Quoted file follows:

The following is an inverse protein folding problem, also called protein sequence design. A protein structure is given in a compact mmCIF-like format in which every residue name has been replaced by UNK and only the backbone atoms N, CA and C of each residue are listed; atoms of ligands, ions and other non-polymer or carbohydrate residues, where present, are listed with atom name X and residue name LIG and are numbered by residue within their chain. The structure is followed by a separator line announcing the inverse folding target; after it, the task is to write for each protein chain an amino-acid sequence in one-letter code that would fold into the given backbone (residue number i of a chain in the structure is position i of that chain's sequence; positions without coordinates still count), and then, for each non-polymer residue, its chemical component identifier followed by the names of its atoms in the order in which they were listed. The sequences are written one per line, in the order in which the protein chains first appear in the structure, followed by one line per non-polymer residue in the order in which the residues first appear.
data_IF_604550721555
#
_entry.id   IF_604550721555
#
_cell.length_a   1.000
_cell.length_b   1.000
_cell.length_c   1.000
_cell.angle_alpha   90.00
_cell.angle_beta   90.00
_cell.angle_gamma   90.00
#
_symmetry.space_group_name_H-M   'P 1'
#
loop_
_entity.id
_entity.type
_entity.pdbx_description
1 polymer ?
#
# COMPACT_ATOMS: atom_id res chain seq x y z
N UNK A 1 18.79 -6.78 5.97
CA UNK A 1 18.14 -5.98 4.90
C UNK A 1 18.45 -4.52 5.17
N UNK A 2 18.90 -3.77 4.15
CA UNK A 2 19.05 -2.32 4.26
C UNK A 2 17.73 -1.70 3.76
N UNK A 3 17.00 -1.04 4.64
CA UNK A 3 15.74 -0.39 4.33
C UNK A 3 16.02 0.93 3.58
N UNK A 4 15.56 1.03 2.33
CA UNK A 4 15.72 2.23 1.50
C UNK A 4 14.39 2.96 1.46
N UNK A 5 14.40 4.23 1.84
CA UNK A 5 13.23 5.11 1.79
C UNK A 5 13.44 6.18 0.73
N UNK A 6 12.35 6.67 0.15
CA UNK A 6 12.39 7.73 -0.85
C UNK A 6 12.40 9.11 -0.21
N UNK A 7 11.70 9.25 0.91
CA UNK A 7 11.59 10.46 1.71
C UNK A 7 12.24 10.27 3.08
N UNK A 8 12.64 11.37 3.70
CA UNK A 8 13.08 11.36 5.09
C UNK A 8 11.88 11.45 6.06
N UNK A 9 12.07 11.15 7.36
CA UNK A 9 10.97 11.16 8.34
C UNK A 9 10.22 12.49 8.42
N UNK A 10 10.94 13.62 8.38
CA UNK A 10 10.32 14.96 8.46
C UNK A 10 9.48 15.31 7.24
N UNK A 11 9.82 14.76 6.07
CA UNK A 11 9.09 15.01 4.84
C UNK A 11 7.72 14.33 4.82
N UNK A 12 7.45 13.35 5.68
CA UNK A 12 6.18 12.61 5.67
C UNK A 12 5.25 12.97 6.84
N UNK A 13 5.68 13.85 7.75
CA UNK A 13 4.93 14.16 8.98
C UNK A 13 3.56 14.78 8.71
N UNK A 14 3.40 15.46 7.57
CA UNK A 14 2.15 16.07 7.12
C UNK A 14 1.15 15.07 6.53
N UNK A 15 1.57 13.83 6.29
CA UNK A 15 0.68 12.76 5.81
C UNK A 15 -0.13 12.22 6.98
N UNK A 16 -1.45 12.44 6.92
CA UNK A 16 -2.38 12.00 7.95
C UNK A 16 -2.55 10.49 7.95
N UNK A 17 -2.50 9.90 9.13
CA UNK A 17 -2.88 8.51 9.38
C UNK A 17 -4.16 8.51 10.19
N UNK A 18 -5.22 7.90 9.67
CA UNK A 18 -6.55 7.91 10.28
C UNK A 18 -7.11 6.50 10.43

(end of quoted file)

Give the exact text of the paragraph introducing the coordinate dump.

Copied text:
The following is an inverse protein folding problem, also called protein sequence design. A protein structure is given in a compact mmCIF-like format in which every residue name has been replaced by UNK and only the backbone atoms N, CA and C of each residue are listed; atoms of ligands, ions and other non-polymer or carbohydrate residues, where present, are listed with atom name X and residue name LIG and are numbered by residue within their chain. The structure is followed by a separator line announcing the inverse folding target; after it, the task is to write for each protein chain an amino-acid sequence in one-letter code that would fold into the given backbone (residue number i of a chain in the structure is position i of that chain's sequence; positions without coordinates still count), and then, for each non-polymer residue, its chemical component identifier followed by the names of its atoms in the order in which they were listed. The sequences are written one per line, in the order in which the protein chains first appear in the structure, followed by one line per non-polymer residue in the order in which the residues first appear.